Fall 2020

Editor’s Note: The publication before you is unlike anything we at Williams Magazine have attempted before.

It’s a special issue focused on two major forces shaping our campus and our world: a pandemic that has upended nearly every aspect of daily life, exacerbating systemic, structural inequalities; and the ongoing horrors of racism and brutality against Black Americans. You can read more about Williams’ responses to these forces in a letter by President Maud S. Mandel.

This issue of the magazine also creates space for more contributors than ever. At a time when our community was reeling and raw, we asked Williams people to help make sense of where we are now. Their poems, essays, stories and interviews fill this magazine. We thank them for entrusting their words and ideas to our care.

Williams Magazine is the result of measured and thoughtful writing and thinking on topics that defy easy explanation. One aspect of that work is presenting “the first rough draft of history,” as journalism has been described by Washington Post Publisher Philip L. Graham and others.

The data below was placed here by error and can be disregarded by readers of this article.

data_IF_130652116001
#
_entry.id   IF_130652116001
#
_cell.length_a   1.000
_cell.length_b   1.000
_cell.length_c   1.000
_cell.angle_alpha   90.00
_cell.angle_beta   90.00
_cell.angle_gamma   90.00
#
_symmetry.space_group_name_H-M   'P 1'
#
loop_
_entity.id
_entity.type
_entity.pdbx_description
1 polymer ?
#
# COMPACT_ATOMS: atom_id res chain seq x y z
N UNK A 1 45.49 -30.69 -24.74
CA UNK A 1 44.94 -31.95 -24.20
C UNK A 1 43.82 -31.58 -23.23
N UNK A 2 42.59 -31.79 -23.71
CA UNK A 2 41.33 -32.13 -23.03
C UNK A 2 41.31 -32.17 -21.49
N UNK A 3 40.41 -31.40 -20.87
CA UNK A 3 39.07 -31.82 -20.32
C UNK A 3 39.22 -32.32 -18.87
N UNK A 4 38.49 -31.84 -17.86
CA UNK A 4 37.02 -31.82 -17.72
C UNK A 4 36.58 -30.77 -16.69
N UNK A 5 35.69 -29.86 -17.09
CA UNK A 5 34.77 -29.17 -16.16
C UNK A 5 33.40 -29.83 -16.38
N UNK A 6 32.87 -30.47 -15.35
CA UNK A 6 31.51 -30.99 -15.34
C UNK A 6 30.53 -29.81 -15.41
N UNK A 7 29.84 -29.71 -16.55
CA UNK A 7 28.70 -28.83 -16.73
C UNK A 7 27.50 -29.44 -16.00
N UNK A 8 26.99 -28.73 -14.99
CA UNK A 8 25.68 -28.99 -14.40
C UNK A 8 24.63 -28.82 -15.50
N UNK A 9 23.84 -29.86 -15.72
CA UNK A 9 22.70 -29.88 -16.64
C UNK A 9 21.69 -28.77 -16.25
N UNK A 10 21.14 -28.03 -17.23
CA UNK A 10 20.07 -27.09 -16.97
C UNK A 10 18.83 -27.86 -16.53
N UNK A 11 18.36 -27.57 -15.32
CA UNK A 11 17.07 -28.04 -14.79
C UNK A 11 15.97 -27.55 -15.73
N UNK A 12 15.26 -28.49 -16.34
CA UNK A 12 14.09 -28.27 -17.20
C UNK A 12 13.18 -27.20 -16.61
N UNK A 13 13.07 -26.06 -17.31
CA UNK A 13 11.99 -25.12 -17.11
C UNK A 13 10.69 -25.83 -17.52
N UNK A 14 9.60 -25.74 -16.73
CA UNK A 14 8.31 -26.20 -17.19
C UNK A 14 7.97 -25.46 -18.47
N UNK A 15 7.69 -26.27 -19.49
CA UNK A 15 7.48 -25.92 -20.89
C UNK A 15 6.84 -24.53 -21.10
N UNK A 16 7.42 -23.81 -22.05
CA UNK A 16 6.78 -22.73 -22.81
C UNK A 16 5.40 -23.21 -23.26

The magazine also aspires to what Claudia Rankine ’86, whose poem “Weather” appears in this issue, calls “unknowing.” As she defines it in an interview with LitHub.com, unknowing is “the will to keep questioning the things that work against the potential for a better life, a more equitable one, a more inclusive, justice-filled one.”

Both in print and online, Williams Magazine will continue to make space for complex conversations and the diversity of voices and experiences of our communities.

There’s so much more to be written. We hope you’ll keep reading.

—Amy T. Lovett, Editor in Chief

Illustration of a sailboat. The sails are made of a manila folder and papers.

Grieving the Loss of Employment

The hard journey back to work.

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Illustration of a bird

Learning from Reconstruction

A turning point in our history?

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Photograph of man wear a blue shirt and orange sweater tied over his shoulders.

Struggle and Success